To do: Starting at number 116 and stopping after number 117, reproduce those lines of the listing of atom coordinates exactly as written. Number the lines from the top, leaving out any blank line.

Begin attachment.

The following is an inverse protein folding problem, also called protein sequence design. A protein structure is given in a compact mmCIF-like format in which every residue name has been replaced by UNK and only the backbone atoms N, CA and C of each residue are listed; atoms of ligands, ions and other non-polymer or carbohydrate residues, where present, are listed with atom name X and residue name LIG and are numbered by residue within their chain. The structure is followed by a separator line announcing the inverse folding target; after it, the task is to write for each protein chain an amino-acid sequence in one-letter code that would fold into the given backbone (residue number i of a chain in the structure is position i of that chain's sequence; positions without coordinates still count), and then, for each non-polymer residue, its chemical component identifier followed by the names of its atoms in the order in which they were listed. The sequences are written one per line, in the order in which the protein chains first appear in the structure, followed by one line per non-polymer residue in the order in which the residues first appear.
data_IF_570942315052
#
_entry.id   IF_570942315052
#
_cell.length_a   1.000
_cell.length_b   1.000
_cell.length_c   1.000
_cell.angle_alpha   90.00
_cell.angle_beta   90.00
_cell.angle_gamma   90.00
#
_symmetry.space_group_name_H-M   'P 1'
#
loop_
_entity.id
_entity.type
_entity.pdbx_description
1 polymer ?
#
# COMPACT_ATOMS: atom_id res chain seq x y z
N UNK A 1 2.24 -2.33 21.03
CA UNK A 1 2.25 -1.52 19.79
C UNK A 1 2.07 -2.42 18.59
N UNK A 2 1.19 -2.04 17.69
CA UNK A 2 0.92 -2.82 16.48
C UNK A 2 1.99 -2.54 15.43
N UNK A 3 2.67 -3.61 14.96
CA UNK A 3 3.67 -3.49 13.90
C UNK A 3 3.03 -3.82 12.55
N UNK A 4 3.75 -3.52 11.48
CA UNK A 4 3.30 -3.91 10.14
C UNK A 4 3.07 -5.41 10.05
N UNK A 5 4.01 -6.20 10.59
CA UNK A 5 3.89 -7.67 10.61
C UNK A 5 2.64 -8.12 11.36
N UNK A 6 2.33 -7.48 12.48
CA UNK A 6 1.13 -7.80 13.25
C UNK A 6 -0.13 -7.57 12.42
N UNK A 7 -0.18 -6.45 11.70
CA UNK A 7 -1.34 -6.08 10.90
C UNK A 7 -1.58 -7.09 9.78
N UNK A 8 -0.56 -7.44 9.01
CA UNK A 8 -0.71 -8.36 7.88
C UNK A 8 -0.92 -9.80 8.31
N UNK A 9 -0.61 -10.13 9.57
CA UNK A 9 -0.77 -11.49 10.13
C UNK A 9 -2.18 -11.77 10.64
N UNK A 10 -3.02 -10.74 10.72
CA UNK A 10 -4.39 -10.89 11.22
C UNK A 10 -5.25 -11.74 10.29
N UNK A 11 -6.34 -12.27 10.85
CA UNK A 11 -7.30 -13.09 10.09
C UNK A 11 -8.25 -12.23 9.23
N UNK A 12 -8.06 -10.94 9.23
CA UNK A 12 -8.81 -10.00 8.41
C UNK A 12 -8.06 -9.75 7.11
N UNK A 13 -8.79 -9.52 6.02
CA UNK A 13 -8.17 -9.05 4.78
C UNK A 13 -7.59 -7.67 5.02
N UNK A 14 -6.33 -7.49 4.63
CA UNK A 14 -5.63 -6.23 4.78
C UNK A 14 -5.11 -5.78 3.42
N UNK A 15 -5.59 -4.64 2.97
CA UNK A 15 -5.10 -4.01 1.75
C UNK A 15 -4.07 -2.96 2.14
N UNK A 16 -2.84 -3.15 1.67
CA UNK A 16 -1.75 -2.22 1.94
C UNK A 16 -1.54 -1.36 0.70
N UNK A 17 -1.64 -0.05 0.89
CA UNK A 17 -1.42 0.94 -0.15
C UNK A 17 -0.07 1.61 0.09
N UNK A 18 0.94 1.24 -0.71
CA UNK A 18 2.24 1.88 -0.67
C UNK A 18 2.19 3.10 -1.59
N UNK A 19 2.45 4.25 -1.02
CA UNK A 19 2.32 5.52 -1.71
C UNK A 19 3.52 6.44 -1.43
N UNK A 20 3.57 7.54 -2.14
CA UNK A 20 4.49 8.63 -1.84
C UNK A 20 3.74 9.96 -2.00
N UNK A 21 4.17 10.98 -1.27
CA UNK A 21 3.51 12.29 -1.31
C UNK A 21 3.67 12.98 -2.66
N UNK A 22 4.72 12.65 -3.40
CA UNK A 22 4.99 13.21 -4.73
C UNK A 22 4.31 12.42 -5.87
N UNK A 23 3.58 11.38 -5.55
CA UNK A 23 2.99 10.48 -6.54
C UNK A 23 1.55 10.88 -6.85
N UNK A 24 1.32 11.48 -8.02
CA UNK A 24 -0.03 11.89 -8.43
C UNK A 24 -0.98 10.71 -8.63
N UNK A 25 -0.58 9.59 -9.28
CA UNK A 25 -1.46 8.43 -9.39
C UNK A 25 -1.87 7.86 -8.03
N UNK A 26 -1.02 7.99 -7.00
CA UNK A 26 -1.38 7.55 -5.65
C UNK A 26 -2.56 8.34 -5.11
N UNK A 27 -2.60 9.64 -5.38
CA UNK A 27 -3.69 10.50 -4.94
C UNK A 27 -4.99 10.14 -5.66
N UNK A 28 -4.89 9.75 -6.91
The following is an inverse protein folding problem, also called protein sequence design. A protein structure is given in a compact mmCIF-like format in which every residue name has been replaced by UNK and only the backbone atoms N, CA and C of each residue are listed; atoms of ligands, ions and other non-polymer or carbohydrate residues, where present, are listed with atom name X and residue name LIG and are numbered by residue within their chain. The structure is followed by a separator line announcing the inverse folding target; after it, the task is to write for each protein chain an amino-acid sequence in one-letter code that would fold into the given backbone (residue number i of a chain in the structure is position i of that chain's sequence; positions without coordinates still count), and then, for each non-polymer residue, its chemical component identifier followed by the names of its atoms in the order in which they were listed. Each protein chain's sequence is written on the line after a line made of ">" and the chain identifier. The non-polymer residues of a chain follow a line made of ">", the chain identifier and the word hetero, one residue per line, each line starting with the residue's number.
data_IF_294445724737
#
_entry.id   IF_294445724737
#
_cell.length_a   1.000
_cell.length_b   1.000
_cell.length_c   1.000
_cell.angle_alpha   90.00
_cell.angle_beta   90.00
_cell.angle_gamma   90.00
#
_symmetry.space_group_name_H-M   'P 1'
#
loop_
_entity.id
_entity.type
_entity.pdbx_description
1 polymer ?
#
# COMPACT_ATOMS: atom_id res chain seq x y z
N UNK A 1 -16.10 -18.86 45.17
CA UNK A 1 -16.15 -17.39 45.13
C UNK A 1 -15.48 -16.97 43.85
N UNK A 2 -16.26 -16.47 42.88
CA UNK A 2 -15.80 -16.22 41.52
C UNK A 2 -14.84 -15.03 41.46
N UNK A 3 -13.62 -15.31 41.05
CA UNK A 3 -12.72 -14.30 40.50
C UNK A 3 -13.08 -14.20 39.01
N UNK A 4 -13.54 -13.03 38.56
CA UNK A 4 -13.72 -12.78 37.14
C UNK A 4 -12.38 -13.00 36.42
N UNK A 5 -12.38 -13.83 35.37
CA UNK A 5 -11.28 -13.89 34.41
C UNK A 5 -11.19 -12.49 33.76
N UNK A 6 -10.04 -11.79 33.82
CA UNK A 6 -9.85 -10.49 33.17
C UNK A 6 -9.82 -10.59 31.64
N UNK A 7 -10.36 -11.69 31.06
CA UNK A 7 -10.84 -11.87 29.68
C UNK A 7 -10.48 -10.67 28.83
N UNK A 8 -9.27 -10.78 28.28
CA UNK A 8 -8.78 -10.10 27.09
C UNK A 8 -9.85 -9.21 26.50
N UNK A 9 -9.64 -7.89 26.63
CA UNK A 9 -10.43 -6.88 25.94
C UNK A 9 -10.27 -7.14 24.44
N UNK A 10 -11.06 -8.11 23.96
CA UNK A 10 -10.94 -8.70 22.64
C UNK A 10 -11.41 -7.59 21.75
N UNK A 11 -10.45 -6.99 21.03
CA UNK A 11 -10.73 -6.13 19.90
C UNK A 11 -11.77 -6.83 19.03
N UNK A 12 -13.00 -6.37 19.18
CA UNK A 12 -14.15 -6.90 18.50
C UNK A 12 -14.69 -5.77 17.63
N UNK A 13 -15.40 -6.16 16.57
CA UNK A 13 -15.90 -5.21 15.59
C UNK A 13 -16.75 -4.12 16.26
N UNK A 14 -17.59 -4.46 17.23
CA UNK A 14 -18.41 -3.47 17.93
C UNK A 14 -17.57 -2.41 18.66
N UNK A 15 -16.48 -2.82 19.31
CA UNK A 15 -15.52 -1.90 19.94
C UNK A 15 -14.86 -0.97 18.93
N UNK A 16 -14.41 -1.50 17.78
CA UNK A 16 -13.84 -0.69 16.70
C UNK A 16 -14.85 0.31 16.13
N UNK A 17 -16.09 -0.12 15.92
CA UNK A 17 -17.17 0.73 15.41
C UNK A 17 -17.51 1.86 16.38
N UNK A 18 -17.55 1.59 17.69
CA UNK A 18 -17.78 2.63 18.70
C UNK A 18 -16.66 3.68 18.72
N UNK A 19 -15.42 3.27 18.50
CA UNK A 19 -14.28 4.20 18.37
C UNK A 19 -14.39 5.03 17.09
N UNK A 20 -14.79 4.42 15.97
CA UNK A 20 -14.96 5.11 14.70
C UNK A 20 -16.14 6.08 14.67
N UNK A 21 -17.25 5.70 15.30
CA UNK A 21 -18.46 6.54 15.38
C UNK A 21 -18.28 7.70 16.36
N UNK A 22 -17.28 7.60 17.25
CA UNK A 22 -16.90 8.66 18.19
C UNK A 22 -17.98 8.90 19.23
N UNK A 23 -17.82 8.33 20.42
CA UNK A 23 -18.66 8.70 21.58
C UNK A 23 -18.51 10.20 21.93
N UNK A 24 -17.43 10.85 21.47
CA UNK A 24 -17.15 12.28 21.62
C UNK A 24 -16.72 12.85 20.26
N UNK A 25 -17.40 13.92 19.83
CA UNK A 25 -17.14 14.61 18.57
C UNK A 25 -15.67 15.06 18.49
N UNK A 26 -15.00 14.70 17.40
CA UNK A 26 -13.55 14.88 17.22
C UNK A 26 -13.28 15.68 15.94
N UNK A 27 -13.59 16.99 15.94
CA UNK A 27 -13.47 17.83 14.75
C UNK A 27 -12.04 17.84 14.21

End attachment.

_symmetry.space_group_name_H-M   'P 1'
#